associate administrator for space flight. Both NASA and the Columbia
accident board agree that from now on the shuttle project will be viewed -
from a decision-making standpoint - much more like an experimental
X-aircraft program than a fully operational system.
Aviation Week & Space Technology, vol. 159, no. 2, pp. 31-32, 14 July
NASA will continue impact tests on shuttle leading edges to validate
analytical models. NASA plans several more months of impact tests on
reinforced-carbon-carbon space shuttle leading edges, using the same Texas
test rig that the Columbia Accident Investigation Board used to blow a
16-in. hole in an RCC leading-edge panel last week. The CAIB test
demonstrated once and for all that insulating foam dropped from Columbia's
external tank during launch could render an RCC panel useless for thermal
protection during reentry, triggering the fatal Feb. 1 accident. The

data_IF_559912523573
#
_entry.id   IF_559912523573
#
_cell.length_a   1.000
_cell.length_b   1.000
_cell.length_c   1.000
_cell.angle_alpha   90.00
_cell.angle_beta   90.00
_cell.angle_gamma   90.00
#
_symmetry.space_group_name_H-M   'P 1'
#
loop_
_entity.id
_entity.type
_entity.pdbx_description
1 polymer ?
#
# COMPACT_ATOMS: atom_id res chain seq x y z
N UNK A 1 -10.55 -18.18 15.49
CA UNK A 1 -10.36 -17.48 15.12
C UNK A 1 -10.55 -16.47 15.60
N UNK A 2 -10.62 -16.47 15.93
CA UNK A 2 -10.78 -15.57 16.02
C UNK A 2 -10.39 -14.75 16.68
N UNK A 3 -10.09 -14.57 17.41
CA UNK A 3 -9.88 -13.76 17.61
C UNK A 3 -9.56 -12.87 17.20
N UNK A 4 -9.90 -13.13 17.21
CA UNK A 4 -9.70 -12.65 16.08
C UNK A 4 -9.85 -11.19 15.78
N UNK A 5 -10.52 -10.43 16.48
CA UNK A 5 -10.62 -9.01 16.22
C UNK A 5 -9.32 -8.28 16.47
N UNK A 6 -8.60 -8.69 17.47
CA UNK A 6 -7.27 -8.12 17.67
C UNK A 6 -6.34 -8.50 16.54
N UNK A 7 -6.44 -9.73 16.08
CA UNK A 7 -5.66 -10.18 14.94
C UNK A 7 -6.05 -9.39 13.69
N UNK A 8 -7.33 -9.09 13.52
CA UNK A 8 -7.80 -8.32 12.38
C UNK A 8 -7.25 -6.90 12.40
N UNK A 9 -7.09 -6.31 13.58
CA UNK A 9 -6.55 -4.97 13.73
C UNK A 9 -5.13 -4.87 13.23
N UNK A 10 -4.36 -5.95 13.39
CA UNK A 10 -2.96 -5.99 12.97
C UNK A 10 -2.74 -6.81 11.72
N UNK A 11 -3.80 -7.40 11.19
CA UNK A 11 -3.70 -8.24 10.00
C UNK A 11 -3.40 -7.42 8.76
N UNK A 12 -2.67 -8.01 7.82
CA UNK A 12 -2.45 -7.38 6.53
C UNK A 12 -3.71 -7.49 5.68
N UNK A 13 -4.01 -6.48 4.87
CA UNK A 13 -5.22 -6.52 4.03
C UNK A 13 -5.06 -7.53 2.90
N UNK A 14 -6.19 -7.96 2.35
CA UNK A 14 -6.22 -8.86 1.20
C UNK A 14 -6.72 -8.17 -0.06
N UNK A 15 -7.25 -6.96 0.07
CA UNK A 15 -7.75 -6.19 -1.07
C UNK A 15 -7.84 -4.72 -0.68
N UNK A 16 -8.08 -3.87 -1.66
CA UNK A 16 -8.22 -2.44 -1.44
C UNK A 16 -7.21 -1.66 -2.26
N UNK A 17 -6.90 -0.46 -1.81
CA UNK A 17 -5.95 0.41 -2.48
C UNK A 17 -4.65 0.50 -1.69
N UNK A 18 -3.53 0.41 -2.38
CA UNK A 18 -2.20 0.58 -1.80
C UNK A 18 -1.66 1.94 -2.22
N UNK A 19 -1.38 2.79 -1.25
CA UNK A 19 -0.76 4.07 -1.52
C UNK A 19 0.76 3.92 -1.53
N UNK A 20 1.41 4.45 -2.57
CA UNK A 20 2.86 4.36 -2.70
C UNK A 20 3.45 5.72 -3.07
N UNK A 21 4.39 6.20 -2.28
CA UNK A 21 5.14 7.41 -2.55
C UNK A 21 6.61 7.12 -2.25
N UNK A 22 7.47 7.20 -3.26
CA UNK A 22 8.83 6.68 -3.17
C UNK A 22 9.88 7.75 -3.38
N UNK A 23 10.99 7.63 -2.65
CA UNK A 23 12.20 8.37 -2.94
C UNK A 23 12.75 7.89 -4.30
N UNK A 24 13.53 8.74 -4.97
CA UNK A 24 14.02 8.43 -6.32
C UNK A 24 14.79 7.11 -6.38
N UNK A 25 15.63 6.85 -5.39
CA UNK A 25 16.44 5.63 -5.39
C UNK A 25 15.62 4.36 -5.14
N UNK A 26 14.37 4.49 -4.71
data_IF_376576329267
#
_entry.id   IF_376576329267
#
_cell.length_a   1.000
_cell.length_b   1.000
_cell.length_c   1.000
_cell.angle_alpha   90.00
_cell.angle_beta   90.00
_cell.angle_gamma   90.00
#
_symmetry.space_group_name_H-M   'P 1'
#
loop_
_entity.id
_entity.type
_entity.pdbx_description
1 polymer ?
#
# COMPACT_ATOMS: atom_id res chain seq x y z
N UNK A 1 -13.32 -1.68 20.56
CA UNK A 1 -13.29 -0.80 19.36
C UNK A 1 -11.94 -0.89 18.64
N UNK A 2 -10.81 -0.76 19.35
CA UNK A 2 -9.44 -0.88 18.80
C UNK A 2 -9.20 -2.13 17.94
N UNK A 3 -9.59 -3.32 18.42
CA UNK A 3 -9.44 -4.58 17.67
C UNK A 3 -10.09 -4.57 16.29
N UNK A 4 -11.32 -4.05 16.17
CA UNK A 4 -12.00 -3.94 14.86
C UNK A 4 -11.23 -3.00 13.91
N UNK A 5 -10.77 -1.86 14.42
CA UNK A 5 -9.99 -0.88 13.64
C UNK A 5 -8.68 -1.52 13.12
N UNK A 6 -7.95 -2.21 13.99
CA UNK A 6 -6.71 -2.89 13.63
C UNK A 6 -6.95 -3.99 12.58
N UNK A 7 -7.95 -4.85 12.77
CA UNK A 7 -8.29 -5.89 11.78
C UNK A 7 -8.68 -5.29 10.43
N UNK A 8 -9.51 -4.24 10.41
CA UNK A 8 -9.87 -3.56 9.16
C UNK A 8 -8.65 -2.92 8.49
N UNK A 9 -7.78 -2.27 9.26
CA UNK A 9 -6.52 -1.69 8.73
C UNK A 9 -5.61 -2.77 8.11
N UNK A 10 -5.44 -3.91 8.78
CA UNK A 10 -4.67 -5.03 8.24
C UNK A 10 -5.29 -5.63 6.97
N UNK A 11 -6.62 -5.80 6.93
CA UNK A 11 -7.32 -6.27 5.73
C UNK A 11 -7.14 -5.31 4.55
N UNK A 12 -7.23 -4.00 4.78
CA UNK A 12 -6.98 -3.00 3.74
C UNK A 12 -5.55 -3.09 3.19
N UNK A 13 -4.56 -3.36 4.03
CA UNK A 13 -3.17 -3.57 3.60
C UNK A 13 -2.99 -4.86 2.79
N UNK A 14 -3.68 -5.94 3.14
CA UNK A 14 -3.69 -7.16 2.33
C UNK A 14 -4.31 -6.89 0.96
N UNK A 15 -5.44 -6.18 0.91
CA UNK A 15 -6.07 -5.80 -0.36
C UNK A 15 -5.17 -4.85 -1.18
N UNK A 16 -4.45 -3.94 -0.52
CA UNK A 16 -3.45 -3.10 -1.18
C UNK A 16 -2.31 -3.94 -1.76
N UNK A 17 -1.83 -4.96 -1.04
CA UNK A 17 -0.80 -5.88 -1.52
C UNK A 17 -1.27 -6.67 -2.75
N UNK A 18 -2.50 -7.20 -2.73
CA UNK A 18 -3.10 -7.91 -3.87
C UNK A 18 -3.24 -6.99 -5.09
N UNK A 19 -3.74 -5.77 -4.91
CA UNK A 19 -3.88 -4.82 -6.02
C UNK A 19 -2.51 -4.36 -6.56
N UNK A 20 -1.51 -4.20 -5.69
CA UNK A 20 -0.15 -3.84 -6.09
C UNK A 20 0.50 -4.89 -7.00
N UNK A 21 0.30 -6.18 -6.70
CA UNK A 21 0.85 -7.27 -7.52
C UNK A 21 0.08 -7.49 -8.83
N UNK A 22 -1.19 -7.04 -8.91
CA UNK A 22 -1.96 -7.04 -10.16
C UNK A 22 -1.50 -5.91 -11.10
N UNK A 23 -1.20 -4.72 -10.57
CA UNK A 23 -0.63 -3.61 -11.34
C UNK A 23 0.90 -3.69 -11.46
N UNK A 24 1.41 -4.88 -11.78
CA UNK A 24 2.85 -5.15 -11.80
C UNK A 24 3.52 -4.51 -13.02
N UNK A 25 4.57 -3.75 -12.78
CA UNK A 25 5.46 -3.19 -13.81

upcoming NASA tests are intended to put some real numbers behind previous
RCC impact analysis that amounted to little more than guesswork.
Aviation Week & Space Technology, vol. 159, no. 3, pp. 31-32, 21 July
NASA following Navy lead in stiffening safety standards for future
space shuttle operations. U.S. Navy submariners-in-training have long
studied the 1986 Challenger launch disaster for the safety lessons it
holds, but NASA is only beginning to consider such training for shuttle
operators as it plans safety activities after the loss of Challenger's
sister ship Columbia. Safety 'benchmarks' collected by a joint NASA/Navy
team that started its work last summer are finding their way into the
management portion of NASA's return-to-flight plans, even before the agency
hears from the Columbia Accident Investigation Board (CAIB). An independent
engineering and safety center at NASA's Langley Research Center formally
established last week will be based on longtime practices in the nuclear
Navy, and other NASA reforms seem likely to flow from the ongoing
'NASA/Navy Benchmarking Exchange'.
Aerospace America, vol. 41, no. 9, pp. 32-34, Sept. 2003
spaceflight safety parlance, an escape occurs when the rigorous procedures